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It is difficult to store large amounts of electrical energy. Consequently the consumption of electrical energy should be equal to the production at any time. Load forecasts are used to coordinate the infeed of power plants.That is why every producer and every load have to be part of a balancing group. The balance responsible party (BRP) is required to ensure that there is no gap between production and consumption in his balancing group. Otherwise frequency deviations emerge and may decrease the system security.

The balance of all balancing groups amount to the system imbalance. It appears in a deviation of forecasted and realised import/export. For using as less balancing energy as possible, the system imbalances of the german TSO get balanced and afterwards minimized in the IGCC (regard the infobox). 50Hertz balances the resulting system imbalance with balancing energy.

It has to be possible to activate control energy immediately. For this reason, the provision of this energy is subject to a call for tenders and laid down in a binding contract with the providers (balancing capacity). No power flows until the provided capacity is actually required and activated (control energy). In order to maintain system balance at all times, the German transmission system operators have defined the different qualities that control energy has to meet.

Primary control reserve (PCR) is the product that can be activated the soonest. Activation is automatic, decentralised and frequency-controlled. The primary control energy provided is not measured and settled. In case of an power plant outage all supplliers of PCR within the european synchronious area activate PCR without an intervention of the TSO. The balancing area with the outage receives the missing energy from the other PCR delivering balancing areas. This results in a system balance deviation.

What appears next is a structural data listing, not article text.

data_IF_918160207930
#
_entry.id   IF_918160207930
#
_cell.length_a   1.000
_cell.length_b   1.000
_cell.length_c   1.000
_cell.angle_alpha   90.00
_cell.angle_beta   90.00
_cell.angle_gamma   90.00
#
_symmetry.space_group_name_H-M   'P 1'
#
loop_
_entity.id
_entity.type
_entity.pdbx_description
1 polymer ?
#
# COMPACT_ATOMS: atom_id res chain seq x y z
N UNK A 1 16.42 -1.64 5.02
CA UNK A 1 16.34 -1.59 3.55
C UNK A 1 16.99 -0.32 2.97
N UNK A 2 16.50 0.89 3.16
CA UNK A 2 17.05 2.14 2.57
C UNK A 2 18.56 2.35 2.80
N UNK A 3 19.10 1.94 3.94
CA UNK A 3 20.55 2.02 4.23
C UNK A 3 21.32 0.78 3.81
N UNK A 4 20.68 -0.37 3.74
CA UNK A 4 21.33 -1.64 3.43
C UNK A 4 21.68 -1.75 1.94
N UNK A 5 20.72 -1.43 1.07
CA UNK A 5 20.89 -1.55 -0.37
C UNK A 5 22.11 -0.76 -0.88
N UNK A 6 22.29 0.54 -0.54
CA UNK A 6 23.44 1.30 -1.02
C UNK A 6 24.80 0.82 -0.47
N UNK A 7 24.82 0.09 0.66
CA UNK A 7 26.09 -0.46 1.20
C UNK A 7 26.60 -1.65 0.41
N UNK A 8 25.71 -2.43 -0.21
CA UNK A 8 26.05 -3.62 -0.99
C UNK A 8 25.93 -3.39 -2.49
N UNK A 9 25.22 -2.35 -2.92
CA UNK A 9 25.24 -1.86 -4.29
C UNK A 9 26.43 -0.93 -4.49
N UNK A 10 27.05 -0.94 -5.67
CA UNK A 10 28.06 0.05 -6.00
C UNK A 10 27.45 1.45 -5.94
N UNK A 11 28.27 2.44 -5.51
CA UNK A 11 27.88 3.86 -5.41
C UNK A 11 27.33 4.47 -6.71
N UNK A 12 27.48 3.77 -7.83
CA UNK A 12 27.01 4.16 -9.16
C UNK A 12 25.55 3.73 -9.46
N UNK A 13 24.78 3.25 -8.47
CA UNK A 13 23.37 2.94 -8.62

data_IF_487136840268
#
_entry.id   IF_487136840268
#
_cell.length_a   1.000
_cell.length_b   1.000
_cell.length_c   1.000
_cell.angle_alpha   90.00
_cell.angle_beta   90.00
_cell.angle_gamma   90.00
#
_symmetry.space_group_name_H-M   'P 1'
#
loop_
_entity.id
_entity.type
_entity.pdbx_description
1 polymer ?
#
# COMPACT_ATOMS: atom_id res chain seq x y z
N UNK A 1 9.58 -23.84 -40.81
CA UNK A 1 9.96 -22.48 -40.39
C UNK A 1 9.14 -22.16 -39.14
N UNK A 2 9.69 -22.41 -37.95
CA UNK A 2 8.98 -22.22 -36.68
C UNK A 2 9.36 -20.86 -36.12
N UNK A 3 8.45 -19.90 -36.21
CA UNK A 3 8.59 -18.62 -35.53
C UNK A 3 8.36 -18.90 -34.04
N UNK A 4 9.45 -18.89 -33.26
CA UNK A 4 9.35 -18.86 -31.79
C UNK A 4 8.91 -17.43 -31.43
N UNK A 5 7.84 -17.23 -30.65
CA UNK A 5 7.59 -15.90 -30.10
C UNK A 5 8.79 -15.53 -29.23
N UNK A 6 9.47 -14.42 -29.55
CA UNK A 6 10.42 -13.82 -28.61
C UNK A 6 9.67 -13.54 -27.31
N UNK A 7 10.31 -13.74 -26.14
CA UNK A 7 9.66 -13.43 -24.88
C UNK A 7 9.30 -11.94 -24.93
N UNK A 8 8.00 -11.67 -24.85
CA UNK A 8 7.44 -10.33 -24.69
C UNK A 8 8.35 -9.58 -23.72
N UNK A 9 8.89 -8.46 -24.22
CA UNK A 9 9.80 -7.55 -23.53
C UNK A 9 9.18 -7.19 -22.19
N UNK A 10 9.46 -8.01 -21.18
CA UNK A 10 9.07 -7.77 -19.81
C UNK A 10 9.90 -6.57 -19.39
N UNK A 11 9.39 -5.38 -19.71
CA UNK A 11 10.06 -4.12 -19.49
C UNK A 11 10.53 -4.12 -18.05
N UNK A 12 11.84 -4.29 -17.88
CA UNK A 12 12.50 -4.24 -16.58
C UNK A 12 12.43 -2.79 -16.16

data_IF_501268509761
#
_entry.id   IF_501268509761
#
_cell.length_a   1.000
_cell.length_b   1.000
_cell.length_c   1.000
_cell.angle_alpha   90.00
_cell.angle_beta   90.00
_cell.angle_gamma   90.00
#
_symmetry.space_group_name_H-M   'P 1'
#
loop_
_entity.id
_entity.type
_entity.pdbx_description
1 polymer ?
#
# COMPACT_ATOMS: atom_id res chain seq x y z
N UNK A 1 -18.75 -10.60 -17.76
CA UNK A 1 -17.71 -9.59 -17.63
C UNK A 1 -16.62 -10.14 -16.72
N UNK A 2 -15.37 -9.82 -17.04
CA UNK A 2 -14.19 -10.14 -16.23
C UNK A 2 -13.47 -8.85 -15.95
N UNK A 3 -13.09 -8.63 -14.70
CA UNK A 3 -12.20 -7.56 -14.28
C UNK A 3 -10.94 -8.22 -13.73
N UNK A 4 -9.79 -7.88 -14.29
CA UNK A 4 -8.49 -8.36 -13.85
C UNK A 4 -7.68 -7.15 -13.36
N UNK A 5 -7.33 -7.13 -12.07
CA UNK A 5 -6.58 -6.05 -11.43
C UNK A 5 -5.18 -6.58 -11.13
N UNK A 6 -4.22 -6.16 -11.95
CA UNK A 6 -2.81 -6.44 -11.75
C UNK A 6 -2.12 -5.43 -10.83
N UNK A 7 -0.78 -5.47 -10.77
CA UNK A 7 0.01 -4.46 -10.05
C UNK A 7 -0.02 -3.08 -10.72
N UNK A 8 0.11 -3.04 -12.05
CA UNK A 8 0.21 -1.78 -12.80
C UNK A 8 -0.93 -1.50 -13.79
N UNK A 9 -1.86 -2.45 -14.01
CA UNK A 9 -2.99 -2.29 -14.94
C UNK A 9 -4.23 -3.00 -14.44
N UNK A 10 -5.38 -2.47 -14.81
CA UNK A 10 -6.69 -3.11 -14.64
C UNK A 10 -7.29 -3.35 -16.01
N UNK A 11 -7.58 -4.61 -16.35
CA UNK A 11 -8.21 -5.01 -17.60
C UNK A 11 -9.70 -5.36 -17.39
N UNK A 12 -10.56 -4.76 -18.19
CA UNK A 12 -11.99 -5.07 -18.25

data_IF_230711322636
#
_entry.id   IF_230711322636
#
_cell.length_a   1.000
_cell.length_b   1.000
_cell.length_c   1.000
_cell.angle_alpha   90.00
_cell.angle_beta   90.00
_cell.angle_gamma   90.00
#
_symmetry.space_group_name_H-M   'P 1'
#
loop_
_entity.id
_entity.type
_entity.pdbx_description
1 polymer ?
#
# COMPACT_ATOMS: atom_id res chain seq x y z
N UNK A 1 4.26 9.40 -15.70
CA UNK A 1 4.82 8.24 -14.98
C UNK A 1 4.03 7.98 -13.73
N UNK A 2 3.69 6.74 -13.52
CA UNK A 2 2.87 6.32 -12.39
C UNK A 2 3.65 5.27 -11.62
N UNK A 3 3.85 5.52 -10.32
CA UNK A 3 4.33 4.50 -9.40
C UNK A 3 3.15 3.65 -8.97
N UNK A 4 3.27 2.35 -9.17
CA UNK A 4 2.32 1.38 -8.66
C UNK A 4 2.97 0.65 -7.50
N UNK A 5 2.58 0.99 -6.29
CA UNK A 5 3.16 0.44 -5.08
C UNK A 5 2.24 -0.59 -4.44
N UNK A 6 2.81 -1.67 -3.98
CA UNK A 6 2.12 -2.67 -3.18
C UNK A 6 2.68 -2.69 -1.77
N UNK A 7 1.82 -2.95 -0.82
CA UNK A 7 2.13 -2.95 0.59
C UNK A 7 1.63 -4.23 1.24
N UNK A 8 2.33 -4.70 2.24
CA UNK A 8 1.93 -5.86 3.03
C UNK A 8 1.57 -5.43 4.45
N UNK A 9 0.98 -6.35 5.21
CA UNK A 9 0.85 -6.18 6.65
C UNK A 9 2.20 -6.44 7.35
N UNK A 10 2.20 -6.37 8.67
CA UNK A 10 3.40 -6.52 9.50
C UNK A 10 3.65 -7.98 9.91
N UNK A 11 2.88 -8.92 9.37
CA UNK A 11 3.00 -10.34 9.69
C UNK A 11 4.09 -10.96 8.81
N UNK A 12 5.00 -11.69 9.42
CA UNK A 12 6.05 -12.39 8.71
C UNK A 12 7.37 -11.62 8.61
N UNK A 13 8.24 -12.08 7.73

In case of system balance deviations, the secondary control reserve (SCR) is used. This is a central and automated process (load-frequency controller) controlled by the German transmission system operators. The use of secondary control energy should not only result from the complete failure of installations. Continuously occurring deviations between forecast and actual current are also covered with secondary control energy. If the demand for secondary control reserve is too great or if it does not decrease, tertiary control reserve (TCR) is activated. SCR is then available again. The interaction between the different control reserves and the procurement process are described on regelleistung.net.


Netzregelverbund (NRV)

Grid Control Cooperation (GCC)
Germany has four transmission system operators, which are responsible for the balance between feed-in and offtake of electricity. In the past, this led to situations in which a power surplus in a grid area and a power deficit in another area were balanced independently of one another. Since 1 May 2010, the four transmission system operators work together in the context of the Grid Control Cooperation (GCC). Imbalances are first levelled out in the grid areas themselves and only the total deviations are balanced. This saves control energy and reduces the control reserves that need to be kept, as well as CO2 emissions.

International Grid Control Cooperation (IGCC)
In the past few years, the Grid Control Cooperation was continuously expanded beyond the borders of Germany. Now Denmark, the Netherlands, Switzerland, the Czech Republic, Belgium and Austria are also members of the IGCC. To exchange energy across borders, small transmission capacities are kept in reserve at the borders, but only the free capacities that are still available after intraday trading are used. As a result, less control energy is used. The provision of control reserves, however, is not reduced. Nevertheless, this additional netting saves tens of millions of euros and cuts back CO2 emissions each year.